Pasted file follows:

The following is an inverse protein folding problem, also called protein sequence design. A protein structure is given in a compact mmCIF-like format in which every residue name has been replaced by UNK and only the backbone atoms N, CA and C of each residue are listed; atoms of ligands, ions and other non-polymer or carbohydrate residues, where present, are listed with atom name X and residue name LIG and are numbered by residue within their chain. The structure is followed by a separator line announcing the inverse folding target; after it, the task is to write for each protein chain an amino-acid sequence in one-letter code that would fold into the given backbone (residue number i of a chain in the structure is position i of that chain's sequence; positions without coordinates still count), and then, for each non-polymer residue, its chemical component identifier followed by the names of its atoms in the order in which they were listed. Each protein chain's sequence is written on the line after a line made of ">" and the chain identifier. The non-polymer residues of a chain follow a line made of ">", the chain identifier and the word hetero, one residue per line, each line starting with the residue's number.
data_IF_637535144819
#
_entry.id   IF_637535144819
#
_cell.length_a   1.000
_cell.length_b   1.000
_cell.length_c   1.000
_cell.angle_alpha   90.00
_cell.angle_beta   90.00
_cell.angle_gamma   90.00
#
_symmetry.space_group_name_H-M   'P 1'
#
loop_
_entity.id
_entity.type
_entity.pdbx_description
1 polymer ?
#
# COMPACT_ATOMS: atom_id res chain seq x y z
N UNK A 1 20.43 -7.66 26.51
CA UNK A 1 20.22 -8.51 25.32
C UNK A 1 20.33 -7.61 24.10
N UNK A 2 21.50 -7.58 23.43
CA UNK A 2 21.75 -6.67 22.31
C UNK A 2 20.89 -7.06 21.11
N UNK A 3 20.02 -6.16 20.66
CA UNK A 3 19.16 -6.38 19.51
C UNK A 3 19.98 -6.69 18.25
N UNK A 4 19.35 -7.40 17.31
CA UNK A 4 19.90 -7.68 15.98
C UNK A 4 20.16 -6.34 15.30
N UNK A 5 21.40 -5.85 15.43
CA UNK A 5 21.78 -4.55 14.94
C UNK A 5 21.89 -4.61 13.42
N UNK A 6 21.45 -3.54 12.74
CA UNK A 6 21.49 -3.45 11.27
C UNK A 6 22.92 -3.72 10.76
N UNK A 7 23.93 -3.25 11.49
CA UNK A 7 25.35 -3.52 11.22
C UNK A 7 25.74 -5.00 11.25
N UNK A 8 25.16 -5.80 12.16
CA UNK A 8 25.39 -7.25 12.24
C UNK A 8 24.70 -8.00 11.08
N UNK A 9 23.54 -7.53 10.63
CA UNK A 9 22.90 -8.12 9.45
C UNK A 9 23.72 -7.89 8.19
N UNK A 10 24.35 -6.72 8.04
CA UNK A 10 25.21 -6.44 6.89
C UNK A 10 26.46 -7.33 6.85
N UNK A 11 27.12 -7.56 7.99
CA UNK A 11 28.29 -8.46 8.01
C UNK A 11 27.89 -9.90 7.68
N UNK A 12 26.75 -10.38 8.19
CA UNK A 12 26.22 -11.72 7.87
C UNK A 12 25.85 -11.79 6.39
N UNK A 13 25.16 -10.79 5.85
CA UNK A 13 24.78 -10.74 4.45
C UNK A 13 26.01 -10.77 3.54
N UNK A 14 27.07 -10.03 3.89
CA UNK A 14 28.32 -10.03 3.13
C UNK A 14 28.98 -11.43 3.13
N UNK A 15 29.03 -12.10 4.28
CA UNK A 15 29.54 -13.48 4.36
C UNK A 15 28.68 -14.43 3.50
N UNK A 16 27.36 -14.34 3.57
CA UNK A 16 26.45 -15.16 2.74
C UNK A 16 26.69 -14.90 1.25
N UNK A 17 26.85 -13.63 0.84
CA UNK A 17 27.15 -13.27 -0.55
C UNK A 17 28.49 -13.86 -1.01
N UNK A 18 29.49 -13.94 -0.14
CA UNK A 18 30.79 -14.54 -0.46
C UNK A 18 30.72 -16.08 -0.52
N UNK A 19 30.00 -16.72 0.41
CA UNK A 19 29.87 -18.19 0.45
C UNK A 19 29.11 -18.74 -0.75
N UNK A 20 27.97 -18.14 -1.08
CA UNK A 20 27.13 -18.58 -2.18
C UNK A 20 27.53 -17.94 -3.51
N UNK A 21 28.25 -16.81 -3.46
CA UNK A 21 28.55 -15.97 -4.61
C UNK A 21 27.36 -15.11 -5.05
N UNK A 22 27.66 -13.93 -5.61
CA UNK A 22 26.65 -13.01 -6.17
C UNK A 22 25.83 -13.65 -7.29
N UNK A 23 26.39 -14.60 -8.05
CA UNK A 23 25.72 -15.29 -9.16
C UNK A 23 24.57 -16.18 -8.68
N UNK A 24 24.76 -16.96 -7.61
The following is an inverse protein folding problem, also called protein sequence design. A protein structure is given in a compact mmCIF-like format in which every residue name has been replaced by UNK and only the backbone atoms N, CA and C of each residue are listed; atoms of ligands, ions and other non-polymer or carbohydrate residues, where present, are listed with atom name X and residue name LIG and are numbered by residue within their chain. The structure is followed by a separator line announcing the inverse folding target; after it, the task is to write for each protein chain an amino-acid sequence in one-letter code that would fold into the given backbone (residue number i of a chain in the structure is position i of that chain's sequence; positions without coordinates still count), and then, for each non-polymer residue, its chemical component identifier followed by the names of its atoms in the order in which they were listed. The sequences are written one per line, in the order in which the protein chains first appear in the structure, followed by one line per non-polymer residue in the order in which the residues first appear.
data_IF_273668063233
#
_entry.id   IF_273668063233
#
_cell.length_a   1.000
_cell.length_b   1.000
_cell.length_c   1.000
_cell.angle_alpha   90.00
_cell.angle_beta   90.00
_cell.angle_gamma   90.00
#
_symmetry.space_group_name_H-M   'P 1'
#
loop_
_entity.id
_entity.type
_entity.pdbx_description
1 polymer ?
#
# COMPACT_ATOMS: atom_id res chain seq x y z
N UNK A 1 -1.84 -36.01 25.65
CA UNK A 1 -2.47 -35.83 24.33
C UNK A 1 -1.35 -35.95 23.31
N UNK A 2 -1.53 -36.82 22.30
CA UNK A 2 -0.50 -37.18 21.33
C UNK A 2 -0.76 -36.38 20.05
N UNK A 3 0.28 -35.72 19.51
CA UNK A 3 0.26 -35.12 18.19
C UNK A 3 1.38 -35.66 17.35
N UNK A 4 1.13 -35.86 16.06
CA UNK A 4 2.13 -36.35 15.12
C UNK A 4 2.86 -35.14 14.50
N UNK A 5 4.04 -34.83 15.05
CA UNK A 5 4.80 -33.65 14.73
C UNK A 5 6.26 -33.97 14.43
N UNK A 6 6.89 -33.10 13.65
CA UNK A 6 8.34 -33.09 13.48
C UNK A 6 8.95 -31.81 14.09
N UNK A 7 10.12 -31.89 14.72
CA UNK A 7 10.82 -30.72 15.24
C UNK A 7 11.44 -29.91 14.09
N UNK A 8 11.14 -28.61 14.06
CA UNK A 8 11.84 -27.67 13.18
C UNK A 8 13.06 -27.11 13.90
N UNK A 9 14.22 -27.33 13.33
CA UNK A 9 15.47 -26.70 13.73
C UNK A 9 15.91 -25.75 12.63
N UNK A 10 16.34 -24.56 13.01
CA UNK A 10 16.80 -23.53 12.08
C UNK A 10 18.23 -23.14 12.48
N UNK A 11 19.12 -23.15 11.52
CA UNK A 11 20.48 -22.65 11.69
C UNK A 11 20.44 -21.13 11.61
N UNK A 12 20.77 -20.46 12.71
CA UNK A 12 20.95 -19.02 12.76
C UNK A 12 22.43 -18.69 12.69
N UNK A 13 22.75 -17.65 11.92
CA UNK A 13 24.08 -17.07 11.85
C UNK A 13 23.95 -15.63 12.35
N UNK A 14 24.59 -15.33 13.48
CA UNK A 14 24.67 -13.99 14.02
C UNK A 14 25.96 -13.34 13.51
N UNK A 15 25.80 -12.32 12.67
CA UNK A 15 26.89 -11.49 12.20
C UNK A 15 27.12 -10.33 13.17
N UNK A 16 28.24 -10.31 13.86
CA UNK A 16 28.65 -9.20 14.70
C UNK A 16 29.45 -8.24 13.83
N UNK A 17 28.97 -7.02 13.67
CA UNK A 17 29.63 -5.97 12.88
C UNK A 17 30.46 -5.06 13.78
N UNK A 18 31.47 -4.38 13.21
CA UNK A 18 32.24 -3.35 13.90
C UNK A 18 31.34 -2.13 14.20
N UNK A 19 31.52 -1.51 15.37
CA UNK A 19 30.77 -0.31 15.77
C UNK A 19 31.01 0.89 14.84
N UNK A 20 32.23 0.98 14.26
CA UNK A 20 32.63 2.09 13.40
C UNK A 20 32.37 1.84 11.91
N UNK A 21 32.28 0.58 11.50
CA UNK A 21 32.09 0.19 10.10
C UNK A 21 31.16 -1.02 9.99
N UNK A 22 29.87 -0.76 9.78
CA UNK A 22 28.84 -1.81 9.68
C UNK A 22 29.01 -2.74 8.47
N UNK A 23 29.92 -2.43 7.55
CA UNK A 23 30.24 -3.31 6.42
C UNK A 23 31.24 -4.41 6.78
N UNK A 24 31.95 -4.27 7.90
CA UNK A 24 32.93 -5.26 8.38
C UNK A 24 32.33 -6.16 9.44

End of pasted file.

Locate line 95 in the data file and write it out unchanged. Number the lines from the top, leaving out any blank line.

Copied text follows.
_entry.id   IF_273668063233